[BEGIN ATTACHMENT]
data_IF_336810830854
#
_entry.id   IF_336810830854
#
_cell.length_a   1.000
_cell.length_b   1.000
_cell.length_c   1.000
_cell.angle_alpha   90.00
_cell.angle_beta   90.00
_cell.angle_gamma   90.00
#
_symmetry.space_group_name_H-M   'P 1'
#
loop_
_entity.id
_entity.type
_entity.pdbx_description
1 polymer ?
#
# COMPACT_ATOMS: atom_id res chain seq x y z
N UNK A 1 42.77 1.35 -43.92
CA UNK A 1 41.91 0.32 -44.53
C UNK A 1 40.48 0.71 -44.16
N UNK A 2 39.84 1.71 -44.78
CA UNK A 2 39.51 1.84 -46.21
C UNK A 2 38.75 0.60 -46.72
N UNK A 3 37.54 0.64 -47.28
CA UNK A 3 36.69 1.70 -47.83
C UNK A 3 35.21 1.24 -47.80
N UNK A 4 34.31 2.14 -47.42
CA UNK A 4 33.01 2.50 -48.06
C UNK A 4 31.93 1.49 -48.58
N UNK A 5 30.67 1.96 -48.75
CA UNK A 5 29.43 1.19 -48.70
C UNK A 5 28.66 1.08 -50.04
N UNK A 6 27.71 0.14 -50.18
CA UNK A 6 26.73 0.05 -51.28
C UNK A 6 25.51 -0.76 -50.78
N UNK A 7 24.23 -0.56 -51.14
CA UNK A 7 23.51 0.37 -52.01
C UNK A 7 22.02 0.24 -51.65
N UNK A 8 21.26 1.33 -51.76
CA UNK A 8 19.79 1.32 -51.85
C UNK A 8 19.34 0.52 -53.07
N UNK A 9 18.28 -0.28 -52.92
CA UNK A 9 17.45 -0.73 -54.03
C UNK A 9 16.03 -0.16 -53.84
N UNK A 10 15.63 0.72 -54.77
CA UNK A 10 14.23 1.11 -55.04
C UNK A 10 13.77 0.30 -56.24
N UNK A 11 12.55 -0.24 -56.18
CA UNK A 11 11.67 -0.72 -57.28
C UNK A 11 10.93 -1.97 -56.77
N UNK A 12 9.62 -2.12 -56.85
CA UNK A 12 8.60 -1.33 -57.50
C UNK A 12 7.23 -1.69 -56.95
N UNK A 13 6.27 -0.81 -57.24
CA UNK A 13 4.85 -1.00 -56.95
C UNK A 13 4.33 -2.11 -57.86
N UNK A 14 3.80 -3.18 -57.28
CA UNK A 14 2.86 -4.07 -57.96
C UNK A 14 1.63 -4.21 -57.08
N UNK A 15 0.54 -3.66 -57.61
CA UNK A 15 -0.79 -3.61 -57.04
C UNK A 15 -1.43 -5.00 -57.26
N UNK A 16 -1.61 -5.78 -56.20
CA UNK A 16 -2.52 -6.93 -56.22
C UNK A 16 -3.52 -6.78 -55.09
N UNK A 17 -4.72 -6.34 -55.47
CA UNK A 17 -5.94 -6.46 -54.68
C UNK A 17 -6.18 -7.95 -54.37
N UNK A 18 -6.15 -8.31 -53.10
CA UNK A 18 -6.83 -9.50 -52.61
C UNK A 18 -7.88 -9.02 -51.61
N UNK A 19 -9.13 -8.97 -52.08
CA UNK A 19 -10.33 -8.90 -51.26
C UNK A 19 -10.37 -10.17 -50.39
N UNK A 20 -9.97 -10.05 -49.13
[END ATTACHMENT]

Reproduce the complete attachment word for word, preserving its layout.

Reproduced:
data_IF_336810830854
#
_entry.id   IF_336810830854
#
_cell.length_a   1.000
_cell.length_b   1.000
_cell.length_c   1.000
_cell.angle_alpha   90.00
_cell.angle_beta   90.00
_cell.angle_gamma   90.00
#
_symmetry.space_group_name_H-M   'P 1'
#
loop_
_entity.id
_entity.type
_entity.pdbx_description
1 polymer ?
#
# COMPACT_ATOMS: atom_id res chain seq x y z
N UNK A 1 42.77 1.35 -43.92
CA UNK A 1 41.91 0.32 -44.53
C UNK A 1 40.48 0.71 -44.16
N UNK A 2 39.84 1.71 -44.78
CA UNK A 2 39.51 1.84 -46.21
C UNK A 2 38.75 0.60 -46.72
N UNK A 3 37.54 0.64 -47.28
CA UNK A 3 36.69 1.70 -47.83
C UNK A 3 35.21 1.24 -47.80
N UNK A 4 34.31 2.14 -47.42
CA UNK A 4 33.01 2.50 -48.06
C UNK A 4 31.93 1.49 -48.58
N UNK A 5 30.67 1.96 -48.75
CA UNK A 5 29.43 1.19 -48.70
C UNK A 5 28.66 1.08 -50.04
N UNK A 6 27.71 0.14 -50.18
CA UNK A 6 26.73 0.05 -51.28
C UNK A 6 25.51 -0.76 -50.78
N UNK A 7 24.23 -0.56 -51.14
CA UNK A 7 23.51 0.37 -52.01
C UNK A 7 22.02 0.24 -51.65
N UNK A 8 21.26 1.33 -51.76
CA UNK A 8 19.79 1.32 -51.85
C UNK A 8 19.34 0.52 -53.07
N UNK A 9 18.28 -0.28 -52.92
CA UNK A 9 17.45 -0.73 -54.03
C UNK A 9 16.03 -0.16 -53.84
N UNK A 10 15.63 0.72 -54.77
CA UNK A 10 14.23 1.11 -55.04
C UNK A 10 13.77 0.30 -56.24
N UNK A 11 12.55 -0.24 -56.18
CA UNK A 11 11.67 -0.72 -57.28
C UNK A 11 10.93 -1.97 -56.77
N UNK A 12 9.62 -2.12 -56.85
CA UNK A 12 8.60 -1.33 -57.50
C UNK A 12 7.23 -1.69 -56.95
N UNK A 13 6.27 -0.81 -57.24
CA UNK A 13 4.85 -1.00 -56.95
C UNK A 13 4.33 -2.11 -57.86
N UNK A 14 3.80 -3.18 -57.28
CA UNK A 14 2.86 -4.07 -57.96
C UNK A 14 1.63 -4.21 -57.08
N UNK A 15 0.54 -3.66 -57.61
CA UNK A 15 -0.79 -3.61 -57.04
C UNK A 15 -1.43 -5.00 -57.26
N UNK A 16 -1.61 -5.78 -56.20
CA UNK A 16 -2.52 -6.93 -56.22
C UNK A 16 -3.52 -6.78 -55.09
N UNK A 17 -4.72 -6.34 -55.47
CA UNK A 17 -5.94 -6.46 -54.68
C UNK A 17 -6.18 -7.95 -54.37
N UNK A 18 -6.15 -8.31 -53.10
CA UNK A 18 -6.83 -9.50 -52.61
C UNK A 18 -7.88 -9.02 -51.61
N UNK A 19 -9.13 -8.97 -52.08
CA UNK A 19 -10.33 -8.90 -51.26
C UNK A 19 -10.37 -10.17 -50.39
N UNK A 20 -9.97 -10.05 -49.13